“Well, thank you Nurse Marisol. My mother would be pleased to hear that the manners she hammered into me are paying off.” He chuckled before stretching his arms over his head, causing his scrub top and t-shirt to raise up slightly.
Marisol let her eyes linger for a few seconds longer than she should on the outline of Huan’s abdominals that appeared. Clearing her throat, she began to nervously play around with the chart in her hand. “Well, umm. I better be getting back to work. I hope I get to see you again soon Dr. Zhang,” she finished with a coy smile on her face.
“Likewise.” He smiled up at her before diving back into the computer before him.
Marisol threw a hopeful glance in his direction as she walked away from the desk to her next patient.
Unbeknownst to the two, Evelyn and Mike were watching the whole one-sided affair play out. The two audience members gave each other a skeptical look before Mike whispered to Evelyn, “so how long do you think before she tries to hook up with him?”
“I’m not sure. I mean, I think I heard someone say he’s single now. I haven’t seen that blonde woman waiting for him at the end of shift the past few months like she used to. She might have a chance.” Evelyn mused.
“Well, he better be careful. He has no idea what he could be getting himself into.” Mike stated as a woman in a red t-shirt and blue jeans walked up to him, holding her left arm close to her body. “How can I help you ma’am?”
Several hours and a numerous patients later, Huan was finally done with his shift. After being called in to cover a shift for another doctor in the ER in the middle of dinner with his family, the micro-aggressiveness of Dr. Krantz dismissing him as the ASL translator and assuming he was Korean, the mountain of paperwork he had to do in the past two days, and the congestive headache that was thudding behind his eyes, he was itching to get out of the hospital and into some fresh air. It had been a few days since he hit the gym and his body was in desperate need of exercising. Changing out of his scrubs, donning an old CBGBs t-shirt and the pair of red basketball shorts he kept in the extra gym bag in his locker, he headed out to the street.
Looking through his cell phone as he walked toward the exit, Huan didn’t notice someone coming towards him in the opposite direction until he ran into them, knocking the other person onto the floor.
“Shit! Sorry!” He apologized, realizing his error. “If I bothered to look up, I would have-”
“It’s ok. It’s OK, Dr. Zhang, I should have been paying attention as well. I was replying to an email and not focusing on where I was going,” Marisol said as she started to pick up the contents of her purse that had spilled onto the floor.
“Sorry, Marisol. Let me help you with that.” Bending down, he swept everything up into his hands before turning it over to her. As he stood back up, he offered her his hand to help her get to her feet. “Again, I’m sorry.”
“Thanks,” she told him with a coy smile on her face. “Well, I’m just on my way to grab something to eat, would you care to join me as an apology? I actually wanted to pick your brain about trauma surgery; I’ve been interested in switching fields from ER Nursing to Perioperative Nursing. What do you say?”
Huan weighed his options as he thought about grabbing a bite to eat with Marisol. However, he wasn’t exactly feeling capable of being effective company with other people at the moment, “I’ll have to take a raincheck today, but I’ll definitely join you another time. I’m headed to the gym for a desperately needed work-out. It’s been too long.”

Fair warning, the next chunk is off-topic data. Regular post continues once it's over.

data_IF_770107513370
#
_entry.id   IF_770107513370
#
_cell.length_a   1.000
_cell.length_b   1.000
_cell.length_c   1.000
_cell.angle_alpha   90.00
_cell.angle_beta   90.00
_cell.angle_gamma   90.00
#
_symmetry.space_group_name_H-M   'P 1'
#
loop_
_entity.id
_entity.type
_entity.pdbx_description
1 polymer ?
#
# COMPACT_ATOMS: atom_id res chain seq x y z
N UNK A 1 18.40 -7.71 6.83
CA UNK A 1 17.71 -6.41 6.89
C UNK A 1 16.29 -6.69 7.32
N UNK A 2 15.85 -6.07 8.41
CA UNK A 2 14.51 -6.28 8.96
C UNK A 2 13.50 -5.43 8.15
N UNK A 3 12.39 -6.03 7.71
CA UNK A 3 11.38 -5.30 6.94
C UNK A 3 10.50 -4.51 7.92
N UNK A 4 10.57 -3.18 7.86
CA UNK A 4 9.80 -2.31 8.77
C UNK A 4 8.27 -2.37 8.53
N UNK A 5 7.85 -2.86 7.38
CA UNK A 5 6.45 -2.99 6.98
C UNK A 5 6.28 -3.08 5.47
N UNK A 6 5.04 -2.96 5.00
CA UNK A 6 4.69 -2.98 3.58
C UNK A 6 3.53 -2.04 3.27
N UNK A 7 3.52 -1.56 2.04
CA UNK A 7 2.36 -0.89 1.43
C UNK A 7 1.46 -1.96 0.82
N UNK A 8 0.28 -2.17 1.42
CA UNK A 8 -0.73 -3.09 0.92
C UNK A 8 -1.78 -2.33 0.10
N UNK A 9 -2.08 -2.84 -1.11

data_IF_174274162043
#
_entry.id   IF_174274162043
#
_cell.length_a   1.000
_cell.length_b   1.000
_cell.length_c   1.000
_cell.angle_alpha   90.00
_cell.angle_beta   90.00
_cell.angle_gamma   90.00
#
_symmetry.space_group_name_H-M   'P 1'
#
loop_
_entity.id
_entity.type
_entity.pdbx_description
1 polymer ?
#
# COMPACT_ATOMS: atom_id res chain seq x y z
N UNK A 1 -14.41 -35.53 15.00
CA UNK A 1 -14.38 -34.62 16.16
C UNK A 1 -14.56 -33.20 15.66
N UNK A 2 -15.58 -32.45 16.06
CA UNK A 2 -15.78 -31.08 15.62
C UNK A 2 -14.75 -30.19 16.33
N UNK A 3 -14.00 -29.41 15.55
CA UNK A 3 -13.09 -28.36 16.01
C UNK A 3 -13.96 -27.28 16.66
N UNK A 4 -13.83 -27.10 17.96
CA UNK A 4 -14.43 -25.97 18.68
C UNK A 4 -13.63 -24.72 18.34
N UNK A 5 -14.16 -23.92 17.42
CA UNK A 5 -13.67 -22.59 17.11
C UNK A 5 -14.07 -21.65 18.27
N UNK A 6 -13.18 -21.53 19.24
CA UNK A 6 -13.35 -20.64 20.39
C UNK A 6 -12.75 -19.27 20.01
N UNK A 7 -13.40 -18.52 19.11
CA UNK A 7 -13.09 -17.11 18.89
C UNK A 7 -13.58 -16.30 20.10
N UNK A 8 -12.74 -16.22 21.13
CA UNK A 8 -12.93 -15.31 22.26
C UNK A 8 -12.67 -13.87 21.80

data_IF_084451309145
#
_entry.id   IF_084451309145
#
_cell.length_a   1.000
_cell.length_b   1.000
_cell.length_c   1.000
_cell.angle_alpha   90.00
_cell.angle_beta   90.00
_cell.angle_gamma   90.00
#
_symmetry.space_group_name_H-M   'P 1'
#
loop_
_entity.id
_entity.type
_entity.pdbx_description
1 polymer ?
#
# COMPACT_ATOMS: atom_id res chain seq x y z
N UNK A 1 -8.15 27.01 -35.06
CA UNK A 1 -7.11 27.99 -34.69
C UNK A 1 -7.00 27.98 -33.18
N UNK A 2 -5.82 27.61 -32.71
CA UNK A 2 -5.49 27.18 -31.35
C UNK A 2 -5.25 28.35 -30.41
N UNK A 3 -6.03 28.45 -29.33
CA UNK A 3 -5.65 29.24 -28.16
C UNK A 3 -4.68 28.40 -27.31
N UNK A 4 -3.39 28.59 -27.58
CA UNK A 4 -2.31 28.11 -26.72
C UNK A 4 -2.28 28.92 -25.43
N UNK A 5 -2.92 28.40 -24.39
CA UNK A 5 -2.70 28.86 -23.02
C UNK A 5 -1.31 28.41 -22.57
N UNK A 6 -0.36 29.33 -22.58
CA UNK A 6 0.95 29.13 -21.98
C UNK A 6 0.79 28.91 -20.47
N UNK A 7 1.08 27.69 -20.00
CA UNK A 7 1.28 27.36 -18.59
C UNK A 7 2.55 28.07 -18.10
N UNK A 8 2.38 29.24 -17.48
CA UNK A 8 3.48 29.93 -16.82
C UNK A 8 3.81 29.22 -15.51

“You don’t look like you need to work on a thing. Your physique is quite something. Definitely not what you would expect from a doctor.”
A slight blush spread across the tips of his ears. “You are far too kind.”
“Are you always so dedicated when it comes to maintaining your physique? That is inspiring,” she remarked, subtly leaning closer to him.
“I just do my best to make time for it as regularly as possible.” Huan scratched the back of his neck before returning to the original conversation, “Anyway, I don’t know how much of a help I will be with swaying you one way or another. Both trauma surgery and emergency medicine are my favorites. When I’m not on a surgical shift, I sign up for shifts in the ER, my second home. I was the overachiever who got board certified in both.”
“I don’t know how I haven’t run into you in the ER more often then,” she stated, staring at him, flipping her loose hair over her left shoulder. “I’ve been working in the ER for a little over a year now. I can’t recall working with you before.”
“I only take night shifts in the ER. I’m assuming you’re on the day shift. A-Ahhchoo!”
“Thanks. Sorry about that.” He rifled through his bag to find a tissue and came up empty.
“It’s a natural occurrence and small potatoes compared to what gets thrown at me in the ER. But yeah, I am on the day shift.”
“I only work ER night shifts. So little chance for us to run into each other. It happens.” He scanned his watch and noticed the time. “Sorry, but we’ll have to pick this up another day. I have to motor to the gym before it closes. It was nice chatting with you. I hope our next encounter includes less running into each other.” He bade her a polite nod as he strode out the door and headed to the gym.
“I wouldn’t mind running into you a few times,” she murmured to his retreating back as she headed to grab the rest of her belongings from the nurses’ station.
A/N: Hello lovies! What do we think of Huan at work?